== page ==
It is December, a time when we are reminded to focus on the Advent, or coming, of our Lord Jesus Christ. While traditional celebratory activities generally dominate the landscape of our days, believers understand that Christmas is all about Christ.
But just what does it mean to focus on Christ during this season of Advent? Some Christians admonish us to keep Christmas in perspective, that Easter is the really important Christian holy day. Others would remind us that we need to be looking for Christ’s second Advent, when He comes to initiate His kingdom. Both of these perspectives have merit: Christ’s coming is in fact culminated by His death on the cross on our behalf. And even while Christ was on earth as God incarnate, He admonished His followers to be prepared and watchful for His return.
Any consideration of Christ’s birth would benefit from the inclusion of Easter and His return. But the more I consider Christ as God incarnate, the more I believe that there is plenty to ponder in the incarnation. Beyond the mystery of the event itself is the reality that Jesus Christ, our Creator, walked among us as God and man. Can we imagine His joy at experiencing His glorious earth, or the agony of seeing what His creatures have done to it and to one another? His mission was to proclaim the kingdom of God and to call men unto Himself for eternal relationship and glory. In doing so, He demonstrated the love, grace, mercy, and power of our God. It seems to me that He must have felt both incredible sorrow and enormous satisfaction in straightening one of His creatures who had been twisted by sin. His abhorrence of death was highlighted by His raising to life a few who had died. But even as He wielded His redemptive power, He knew His miracles were only temporal.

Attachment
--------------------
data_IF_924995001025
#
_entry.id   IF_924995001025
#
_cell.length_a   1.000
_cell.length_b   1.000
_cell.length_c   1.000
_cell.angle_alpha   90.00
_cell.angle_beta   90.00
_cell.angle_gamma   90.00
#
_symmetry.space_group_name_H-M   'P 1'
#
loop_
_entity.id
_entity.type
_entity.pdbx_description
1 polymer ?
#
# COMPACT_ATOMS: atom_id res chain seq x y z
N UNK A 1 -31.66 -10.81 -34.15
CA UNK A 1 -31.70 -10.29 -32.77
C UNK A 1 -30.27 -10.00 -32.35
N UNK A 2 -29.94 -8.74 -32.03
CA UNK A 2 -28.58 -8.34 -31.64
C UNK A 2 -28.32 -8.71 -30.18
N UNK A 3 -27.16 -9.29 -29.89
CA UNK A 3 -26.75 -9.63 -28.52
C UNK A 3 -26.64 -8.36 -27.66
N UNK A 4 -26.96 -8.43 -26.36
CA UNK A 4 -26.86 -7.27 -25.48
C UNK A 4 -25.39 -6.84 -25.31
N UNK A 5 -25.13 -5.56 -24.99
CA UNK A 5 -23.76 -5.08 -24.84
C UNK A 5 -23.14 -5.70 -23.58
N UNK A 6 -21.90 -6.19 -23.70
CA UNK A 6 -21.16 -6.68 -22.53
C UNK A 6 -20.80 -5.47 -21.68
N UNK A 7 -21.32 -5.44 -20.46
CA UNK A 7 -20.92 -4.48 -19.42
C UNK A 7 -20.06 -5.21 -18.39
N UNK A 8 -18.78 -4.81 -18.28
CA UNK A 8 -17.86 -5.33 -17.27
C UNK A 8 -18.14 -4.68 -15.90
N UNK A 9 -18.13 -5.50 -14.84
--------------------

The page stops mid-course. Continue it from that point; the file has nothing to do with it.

Without minimizing the horror of the cross, I would like to suggest that Jesus’s time on earth as God incarnate before the crucifixion also consisted of enormous suffering. As He walked among us, He could not escape seeing the destructive wages of sin. His creatures bloodied and broken, sick and dying. All creation groaning. And any relief that He would provide, while satisfying, was only a down payment for the future. As we deal with our own sin and suffering during the celebratory Christmas season, it might be constructive to resist jumping ahead to Easter and/or the second coming of Christ. We would do well to consider that Jesus hates our suffering more than we do—He knows what we’ve lost; we can only imagine a life without sin and the fall. And then we get to what scholars sometimes describe as the “now and not yet.” Jesus has come; He has made us His own; He has promised to complete the work He began in us and to bring us to heaven as heirs of the Father. But the trumpet has not yet sounded. We remain fallen people in a fallen world. As we wait for the culmination of the kingdom of Christ, may we take comfort and joy that our Lord and Redeemer is waiting alongside us.